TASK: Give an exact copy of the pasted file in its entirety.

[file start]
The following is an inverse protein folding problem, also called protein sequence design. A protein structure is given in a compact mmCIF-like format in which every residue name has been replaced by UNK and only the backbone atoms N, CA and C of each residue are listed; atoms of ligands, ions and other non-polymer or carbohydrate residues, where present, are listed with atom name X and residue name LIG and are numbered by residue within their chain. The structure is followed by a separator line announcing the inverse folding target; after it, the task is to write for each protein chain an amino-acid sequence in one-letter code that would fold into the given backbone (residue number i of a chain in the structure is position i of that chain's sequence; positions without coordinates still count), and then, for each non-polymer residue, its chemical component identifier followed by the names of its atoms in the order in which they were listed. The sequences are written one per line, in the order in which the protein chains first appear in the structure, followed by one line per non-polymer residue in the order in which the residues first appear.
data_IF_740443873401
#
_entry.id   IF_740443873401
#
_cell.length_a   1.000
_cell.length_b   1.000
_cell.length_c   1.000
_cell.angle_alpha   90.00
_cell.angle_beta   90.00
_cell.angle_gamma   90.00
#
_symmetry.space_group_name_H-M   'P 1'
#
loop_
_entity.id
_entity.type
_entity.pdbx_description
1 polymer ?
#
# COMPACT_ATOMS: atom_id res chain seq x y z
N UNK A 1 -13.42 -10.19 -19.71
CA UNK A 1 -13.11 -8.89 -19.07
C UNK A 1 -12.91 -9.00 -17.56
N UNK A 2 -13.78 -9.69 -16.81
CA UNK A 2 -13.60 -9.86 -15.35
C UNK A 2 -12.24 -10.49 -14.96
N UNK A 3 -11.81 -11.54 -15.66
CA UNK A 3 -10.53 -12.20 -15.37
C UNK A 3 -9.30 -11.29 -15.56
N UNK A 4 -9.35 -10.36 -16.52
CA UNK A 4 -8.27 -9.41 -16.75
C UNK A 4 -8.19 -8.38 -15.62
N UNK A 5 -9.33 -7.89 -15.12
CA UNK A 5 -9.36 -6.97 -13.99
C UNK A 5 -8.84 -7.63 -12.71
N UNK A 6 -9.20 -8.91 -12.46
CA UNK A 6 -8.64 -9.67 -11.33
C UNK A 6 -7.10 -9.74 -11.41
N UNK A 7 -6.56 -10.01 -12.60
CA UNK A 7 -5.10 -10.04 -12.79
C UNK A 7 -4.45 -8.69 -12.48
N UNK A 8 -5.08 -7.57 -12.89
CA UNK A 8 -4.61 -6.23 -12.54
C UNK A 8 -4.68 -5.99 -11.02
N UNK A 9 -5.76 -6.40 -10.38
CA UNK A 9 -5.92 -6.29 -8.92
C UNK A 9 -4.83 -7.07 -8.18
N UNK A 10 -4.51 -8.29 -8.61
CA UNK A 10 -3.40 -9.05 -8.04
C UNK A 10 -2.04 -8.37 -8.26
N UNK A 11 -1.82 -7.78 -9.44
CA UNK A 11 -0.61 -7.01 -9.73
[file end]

The following is an inverse protein folding problem, also called protein sequence design. A protein structure is given in a compact mmCIF-like format in which every residue name has been replaced by UNK and only the backbone atoms N, CA and C of each residue are listed; atoms of ligands, ions and other non-polymer or carbohydrate residues, where present, are listed with atom name X and residue name LIG and are numbered by residue within their chain. The structure is followed by a separator line announcing the inverse folding target; after it, the task is to write for each protein chain an amino-acid sequence in one-letter code that would fold into the given backbone (residue number i of a chain in the structure is position i of that chain's sequence; positions without coordinates still count), and then, for each non-polymer residue, its chemical component identifier followed by the names of its atoms in the order in which they were listed. The sequences are written one per line, in the order in which the protein chains first appear in the structure, followed by one line per non-polymer residue in the order in which the residues first appear.
data_IF_740443873401
#
_entry.id   IF_740443873401
#
_cell.length_a   1.000
_cell.length_b   1.000
_cell.length_c   1.000
_cell.angle_alpha   90.00
_cell.angle_beta   90.00
_cell.angle_gamma   90.00
#
_symmetry.space_group_name_H-M   'P 1'
#
loop_
_entity.id
_entity.type
_entity.pdbx_description
1 polymer ?
#
# COMPACT_ATOMS: atom_id res chain seq x y z
N UNK A 1 -13.42 -10.19 -19.71
CA UNK A 1 -13.11 -8.89 -19.07
C UNK A 1 -12.91 -9.00 -17.56
N UNK A 2 -13.78 -9.69 -16.81
CA UNK A 2 -13.60 -9.86 -15.35
C UNK A 2 -12.24 -10.49 -14.96
N UNK A 3 -11.81 -11.54 -15.66
CA UNK A 3 -10.53 -12.20 -15.37
C UNK A 3 -9.30 -11.29 -15.56
N UNK A 4 -9.35 -10.36 -16.52
CA UNK A 4 -8.27 -9.41 -16.75
C UNK A 4 -8.19 -8.38 -15.62
N UNK A 5 -9.33 -7.89 -15.12
CA UNK A 5 -9.36 -6.97 -13.99
C UNK A 5 -8.84 -7.63 -12.71
N UNK A 6 -9.20 -8.91 -12.46
CA UNK A 6 -8.64 -9.67 -11.33
C UNK A 6 -7.10 -9.74 -11.41
N UNK A 7 -6.56 -10.01 -12.60
CA UNK A 7 -5.10 -10.04 -12.79
C UNK A 7 -4.45 -8.69 -12.48
N UNK A 8 -5.08 -7.57 -12.89
CA UNK A 8 -4.61 -6.23 -12.54
C UNK A 8 -4.68 -5.99 -11.02
N UNK A 9 -5.76 -6.40 -10.38
CA UNK A 9 -5.92 -6.29 -8.92
C UNK A 9 -4.83 -7.07 -8.18
N UNK A 10 -4.51 -8.29 -8.61
CA UNK A 10 -3.40 -9.05 -8.04
C UNK A 10 -2.04 -8.37 -8.26
N UNK A 11 -1.82 -7.78 -9.44
CA UNK A 11 -0.61 -7.01 -9.73